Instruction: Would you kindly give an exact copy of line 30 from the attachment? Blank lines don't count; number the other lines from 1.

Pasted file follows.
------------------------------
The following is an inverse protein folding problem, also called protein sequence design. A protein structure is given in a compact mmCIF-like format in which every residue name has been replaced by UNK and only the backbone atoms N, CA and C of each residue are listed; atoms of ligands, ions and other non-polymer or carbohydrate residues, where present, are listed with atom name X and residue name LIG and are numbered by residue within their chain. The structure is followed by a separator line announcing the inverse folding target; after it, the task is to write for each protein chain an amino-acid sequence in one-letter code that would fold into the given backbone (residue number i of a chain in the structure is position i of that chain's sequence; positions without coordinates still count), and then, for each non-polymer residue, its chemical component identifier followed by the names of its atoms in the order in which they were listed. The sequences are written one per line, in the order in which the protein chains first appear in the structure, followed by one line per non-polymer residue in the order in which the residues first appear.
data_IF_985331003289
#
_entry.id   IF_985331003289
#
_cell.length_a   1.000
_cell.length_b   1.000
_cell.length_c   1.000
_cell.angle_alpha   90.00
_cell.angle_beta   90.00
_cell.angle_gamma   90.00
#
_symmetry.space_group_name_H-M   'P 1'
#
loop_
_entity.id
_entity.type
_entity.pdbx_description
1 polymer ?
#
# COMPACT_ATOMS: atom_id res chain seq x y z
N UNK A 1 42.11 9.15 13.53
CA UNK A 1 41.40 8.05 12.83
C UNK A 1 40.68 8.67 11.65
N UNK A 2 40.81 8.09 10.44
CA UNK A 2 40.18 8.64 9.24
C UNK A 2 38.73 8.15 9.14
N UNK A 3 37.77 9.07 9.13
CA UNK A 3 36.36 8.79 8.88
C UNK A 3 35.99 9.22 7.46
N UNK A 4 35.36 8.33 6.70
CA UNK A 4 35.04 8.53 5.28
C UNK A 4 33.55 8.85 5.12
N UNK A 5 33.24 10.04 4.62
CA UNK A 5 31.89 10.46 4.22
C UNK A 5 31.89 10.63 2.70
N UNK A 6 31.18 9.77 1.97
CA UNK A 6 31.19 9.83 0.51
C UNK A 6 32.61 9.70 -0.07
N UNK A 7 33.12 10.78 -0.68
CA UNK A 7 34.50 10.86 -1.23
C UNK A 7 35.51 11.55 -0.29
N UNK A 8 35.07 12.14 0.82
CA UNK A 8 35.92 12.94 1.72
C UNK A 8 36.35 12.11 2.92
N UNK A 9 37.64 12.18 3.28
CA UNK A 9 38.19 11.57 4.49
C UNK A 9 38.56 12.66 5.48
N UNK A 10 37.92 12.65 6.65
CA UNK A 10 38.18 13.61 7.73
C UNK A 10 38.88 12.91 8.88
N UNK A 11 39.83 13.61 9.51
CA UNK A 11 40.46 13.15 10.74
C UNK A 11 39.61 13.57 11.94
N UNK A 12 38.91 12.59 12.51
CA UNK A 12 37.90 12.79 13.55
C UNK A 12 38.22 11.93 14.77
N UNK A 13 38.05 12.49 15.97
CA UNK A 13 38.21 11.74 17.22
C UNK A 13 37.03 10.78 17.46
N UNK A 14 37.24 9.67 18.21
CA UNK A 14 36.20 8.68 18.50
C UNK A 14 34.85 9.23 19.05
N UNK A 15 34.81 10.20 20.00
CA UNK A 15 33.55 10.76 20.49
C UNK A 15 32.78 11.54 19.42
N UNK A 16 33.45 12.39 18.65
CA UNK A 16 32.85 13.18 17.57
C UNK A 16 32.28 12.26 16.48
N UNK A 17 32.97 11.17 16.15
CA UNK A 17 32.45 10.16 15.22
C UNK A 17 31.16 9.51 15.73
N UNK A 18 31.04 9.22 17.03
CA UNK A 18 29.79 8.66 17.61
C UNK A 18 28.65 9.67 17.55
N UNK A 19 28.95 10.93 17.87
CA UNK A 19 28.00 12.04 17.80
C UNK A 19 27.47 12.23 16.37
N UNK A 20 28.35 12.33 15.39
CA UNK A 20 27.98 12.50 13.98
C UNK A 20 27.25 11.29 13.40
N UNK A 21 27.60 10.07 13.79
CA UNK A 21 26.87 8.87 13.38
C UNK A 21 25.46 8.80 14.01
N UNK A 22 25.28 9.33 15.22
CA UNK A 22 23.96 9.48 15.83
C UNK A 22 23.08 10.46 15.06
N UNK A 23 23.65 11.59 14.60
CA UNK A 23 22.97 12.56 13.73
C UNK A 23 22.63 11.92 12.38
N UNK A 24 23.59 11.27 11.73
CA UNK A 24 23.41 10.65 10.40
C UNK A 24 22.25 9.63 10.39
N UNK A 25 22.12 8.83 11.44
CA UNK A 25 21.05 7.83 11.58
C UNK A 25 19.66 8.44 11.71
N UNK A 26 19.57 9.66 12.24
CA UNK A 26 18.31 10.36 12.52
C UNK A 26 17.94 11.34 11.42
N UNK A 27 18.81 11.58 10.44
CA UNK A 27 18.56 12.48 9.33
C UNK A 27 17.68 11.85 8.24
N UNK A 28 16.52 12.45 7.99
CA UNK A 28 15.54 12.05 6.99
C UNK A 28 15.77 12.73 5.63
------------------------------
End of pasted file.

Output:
C UNK A 3 35.99 9.22 7.46